Abstract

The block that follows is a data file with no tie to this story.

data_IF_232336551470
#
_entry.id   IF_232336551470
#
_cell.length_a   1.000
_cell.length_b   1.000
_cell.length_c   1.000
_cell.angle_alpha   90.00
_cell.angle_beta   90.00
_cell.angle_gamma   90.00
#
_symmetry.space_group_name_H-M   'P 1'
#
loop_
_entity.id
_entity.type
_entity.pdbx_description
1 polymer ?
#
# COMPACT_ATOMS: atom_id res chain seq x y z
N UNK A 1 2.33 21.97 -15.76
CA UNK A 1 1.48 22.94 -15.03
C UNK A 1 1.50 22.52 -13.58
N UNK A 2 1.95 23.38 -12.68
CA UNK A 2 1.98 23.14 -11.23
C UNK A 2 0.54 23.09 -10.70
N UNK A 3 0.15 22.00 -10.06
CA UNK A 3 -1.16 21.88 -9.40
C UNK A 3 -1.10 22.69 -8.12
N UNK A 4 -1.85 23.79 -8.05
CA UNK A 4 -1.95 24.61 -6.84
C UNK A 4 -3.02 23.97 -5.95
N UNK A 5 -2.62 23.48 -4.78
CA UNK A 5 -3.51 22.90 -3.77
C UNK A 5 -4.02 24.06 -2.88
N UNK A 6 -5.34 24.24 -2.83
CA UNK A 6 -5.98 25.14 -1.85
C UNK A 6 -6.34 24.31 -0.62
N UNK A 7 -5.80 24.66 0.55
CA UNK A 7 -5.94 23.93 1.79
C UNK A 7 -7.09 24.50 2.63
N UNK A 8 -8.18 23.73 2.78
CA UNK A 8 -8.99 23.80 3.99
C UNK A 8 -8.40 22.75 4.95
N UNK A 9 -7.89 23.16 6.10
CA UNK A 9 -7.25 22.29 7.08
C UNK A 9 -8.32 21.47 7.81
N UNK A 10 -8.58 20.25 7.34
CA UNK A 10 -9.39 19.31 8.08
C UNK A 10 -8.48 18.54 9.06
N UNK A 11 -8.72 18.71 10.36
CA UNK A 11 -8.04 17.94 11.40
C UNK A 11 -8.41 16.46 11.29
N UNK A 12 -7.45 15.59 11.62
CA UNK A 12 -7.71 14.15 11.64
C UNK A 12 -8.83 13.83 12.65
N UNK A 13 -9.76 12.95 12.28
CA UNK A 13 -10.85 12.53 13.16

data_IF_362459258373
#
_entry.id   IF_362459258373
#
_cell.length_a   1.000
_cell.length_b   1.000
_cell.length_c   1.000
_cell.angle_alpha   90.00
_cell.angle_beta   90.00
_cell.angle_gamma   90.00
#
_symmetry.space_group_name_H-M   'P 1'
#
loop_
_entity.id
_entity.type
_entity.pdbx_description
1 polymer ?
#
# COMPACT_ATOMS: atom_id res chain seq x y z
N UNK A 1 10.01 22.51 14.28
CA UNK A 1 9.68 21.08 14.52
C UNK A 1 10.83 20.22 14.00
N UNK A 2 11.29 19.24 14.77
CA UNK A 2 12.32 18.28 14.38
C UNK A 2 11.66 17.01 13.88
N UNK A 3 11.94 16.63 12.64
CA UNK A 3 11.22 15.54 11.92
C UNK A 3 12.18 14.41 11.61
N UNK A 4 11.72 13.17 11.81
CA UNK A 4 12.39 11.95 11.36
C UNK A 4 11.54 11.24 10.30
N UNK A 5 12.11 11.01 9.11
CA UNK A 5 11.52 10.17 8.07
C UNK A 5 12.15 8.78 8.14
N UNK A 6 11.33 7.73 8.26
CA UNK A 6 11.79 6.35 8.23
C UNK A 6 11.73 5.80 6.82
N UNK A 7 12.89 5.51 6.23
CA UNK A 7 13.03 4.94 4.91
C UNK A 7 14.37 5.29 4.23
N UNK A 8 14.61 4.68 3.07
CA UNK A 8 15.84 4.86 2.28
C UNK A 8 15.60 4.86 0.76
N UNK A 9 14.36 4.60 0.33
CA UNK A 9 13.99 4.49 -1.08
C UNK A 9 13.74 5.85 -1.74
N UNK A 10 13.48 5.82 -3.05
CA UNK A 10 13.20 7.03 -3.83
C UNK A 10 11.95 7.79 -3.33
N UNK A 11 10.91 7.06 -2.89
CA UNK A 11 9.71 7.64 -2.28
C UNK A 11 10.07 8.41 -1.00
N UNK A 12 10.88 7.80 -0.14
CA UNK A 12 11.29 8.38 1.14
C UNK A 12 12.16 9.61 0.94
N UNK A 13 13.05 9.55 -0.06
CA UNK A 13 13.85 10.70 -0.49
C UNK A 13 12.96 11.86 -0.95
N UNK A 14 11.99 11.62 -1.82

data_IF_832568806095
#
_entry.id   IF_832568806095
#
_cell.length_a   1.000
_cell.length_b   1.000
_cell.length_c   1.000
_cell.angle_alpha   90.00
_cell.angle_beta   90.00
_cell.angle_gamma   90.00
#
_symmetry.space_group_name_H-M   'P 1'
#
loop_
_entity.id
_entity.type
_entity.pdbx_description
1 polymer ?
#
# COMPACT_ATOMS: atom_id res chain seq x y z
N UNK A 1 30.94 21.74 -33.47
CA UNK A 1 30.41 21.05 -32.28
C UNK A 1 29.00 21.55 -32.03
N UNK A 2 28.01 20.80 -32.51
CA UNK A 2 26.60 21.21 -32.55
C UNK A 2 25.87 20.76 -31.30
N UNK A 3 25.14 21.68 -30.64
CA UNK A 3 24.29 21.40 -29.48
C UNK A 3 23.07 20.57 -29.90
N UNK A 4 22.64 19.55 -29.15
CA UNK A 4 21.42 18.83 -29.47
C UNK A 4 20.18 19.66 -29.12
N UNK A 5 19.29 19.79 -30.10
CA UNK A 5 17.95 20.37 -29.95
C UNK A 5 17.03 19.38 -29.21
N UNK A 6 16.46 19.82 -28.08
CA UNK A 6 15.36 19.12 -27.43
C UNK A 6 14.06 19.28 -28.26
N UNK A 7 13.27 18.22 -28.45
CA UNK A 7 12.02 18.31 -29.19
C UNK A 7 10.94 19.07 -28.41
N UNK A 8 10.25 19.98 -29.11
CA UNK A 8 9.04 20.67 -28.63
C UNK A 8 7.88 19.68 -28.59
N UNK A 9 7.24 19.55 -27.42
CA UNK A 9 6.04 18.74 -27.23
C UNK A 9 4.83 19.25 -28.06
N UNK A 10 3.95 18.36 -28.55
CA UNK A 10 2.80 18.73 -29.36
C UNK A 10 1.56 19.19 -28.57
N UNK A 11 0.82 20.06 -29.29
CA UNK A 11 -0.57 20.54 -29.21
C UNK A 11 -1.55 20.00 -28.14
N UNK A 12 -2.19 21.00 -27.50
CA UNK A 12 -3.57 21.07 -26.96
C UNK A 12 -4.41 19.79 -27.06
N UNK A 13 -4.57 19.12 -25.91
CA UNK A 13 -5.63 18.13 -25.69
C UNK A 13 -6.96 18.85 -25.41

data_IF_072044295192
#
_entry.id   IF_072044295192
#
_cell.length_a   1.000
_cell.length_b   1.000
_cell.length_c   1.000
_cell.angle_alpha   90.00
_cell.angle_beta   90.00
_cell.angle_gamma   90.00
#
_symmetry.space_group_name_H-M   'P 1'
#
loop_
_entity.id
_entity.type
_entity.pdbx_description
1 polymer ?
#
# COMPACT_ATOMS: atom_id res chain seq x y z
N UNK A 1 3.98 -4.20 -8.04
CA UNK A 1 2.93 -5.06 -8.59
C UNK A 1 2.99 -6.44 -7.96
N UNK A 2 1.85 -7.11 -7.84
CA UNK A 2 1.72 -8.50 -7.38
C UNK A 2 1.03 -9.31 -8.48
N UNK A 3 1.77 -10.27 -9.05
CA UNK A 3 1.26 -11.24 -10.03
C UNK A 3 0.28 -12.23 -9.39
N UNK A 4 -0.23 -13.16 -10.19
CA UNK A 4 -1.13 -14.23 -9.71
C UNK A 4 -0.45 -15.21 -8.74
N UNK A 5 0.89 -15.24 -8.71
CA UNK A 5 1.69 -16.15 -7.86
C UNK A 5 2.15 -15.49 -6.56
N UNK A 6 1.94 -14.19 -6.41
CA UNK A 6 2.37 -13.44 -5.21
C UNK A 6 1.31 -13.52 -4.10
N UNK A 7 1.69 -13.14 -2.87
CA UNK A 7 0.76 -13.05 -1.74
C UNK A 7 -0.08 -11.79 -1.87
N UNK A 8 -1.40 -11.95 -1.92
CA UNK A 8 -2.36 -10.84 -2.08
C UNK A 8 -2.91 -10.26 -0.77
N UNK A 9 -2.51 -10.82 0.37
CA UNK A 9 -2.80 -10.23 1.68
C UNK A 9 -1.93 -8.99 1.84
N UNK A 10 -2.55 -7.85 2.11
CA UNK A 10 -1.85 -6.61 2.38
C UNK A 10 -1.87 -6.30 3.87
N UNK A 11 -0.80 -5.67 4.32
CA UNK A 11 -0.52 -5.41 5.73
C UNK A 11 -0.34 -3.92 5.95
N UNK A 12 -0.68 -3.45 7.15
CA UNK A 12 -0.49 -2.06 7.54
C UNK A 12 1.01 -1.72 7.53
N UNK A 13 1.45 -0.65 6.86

Since 1990 Russia has experienced an unexpected "ethnic revival." Varying widely in geography, culture, economic development, and institutional history, the country's thirty-two ethnic regions offer a chance to weigh the evidence for alternative theories of separatist activism. This paper examines statistically why some--such as Chechnya and Tatarstan--have come to epitomize demands for greater independence, while others--such as Mordovia or Chukotka--have remained largely quiescent. It finds that, while a Muslim religious tradition predisposed a region's leaders to press greater separatist demands, such primordial factors were filtered through a rational calculus of the region's relative bargaining power in negotiations with the center and of the leader's own organizational interests. Contrary to some leading theories, the most developed, resource-rich, and high-income groups and regions were more separatist than more economically backward ones.

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